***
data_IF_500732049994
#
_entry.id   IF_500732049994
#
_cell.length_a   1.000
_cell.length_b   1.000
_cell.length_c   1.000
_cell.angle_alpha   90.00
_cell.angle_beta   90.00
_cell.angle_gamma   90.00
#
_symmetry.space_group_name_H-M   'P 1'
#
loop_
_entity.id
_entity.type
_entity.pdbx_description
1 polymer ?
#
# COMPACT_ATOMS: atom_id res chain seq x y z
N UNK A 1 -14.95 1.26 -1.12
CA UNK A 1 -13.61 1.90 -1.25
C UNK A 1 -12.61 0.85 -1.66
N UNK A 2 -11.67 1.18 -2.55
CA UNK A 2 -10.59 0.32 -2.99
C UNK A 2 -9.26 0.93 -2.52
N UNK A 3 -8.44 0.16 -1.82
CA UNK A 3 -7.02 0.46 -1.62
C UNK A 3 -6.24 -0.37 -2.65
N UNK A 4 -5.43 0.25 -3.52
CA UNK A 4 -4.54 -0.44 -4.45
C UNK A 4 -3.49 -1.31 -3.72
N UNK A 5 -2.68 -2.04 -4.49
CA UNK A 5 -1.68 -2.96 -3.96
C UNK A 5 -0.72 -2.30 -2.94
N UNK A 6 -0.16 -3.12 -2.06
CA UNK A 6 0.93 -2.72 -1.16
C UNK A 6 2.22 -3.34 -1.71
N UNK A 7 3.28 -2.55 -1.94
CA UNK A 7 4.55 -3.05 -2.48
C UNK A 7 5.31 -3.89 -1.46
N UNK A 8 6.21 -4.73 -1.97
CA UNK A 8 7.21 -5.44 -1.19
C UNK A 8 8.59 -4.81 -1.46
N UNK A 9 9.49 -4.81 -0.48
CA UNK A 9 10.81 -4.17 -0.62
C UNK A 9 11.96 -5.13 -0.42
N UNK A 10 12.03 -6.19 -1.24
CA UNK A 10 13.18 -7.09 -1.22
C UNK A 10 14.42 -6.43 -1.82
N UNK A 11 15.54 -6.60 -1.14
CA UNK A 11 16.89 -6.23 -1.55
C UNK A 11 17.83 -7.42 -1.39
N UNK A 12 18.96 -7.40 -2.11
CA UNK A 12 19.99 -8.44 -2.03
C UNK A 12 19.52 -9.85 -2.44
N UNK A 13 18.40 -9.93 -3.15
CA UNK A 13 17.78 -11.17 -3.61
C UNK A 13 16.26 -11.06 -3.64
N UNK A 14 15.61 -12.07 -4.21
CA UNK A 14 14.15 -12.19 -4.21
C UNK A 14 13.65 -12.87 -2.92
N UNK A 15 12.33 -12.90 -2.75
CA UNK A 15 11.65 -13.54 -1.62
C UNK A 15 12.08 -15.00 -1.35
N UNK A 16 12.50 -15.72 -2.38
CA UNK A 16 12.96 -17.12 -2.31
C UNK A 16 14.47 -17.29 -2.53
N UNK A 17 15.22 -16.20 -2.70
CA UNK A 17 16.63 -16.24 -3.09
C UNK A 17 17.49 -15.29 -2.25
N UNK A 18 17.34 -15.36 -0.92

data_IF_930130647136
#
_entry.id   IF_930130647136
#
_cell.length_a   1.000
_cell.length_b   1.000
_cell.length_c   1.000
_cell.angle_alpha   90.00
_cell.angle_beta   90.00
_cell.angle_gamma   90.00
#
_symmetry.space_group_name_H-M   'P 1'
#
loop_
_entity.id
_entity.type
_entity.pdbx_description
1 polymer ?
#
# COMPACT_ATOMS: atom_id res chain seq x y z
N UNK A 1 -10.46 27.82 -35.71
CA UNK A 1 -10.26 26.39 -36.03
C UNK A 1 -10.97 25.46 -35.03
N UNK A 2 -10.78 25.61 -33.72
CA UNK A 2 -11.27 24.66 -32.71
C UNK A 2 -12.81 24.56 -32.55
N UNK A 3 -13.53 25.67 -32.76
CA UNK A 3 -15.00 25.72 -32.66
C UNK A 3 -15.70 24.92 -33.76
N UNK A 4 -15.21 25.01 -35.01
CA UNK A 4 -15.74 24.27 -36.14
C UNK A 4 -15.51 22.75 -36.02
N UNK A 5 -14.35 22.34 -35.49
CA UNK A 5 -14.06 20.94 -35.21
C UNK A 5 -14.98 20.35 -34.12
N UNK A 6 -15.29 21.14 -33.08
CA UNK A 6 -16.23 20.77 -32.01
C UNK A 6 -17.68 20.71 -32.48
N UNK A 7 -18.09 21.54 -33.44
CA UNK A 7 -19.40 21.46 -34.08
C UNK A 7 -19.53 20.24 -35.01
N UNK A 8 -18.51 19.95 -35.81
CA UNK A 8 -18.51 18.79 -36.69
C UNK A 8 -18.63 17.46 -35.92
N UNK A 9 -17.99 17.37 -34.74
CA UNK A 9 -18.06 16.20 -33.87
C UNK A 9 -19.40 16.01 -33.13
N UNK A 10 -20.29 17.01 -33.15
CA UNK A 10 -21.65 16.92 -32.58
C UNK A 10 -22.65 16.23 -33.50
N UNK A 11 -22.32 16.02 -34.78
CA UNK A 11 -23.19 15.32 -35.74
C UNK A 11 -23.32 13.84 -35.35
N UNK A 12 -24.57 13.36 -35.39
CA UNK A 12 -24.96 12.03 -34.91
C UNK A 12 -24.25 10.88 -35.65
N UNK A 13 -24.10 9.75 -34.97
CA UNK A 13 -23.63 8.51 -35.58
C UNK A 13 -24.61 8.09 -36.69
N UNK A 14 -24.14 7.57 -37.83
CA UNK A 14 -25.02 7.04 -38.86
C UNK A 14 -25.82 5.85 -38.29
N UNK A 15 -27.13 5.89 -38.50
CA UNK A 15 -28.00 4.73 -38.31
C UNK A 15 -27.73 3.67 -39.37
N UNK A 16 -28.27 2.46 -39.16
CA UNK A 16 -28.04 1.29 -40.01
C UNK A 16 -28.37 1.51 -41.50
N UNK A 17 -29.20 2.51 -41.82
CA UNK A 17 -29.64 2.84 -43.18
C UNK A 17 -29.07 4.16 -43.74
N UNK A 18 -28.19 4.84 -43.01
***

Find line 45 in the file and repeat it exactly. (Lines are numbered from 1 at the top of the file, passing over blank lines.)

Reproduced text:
N UNK A 9 9.49 -4.81 -0.48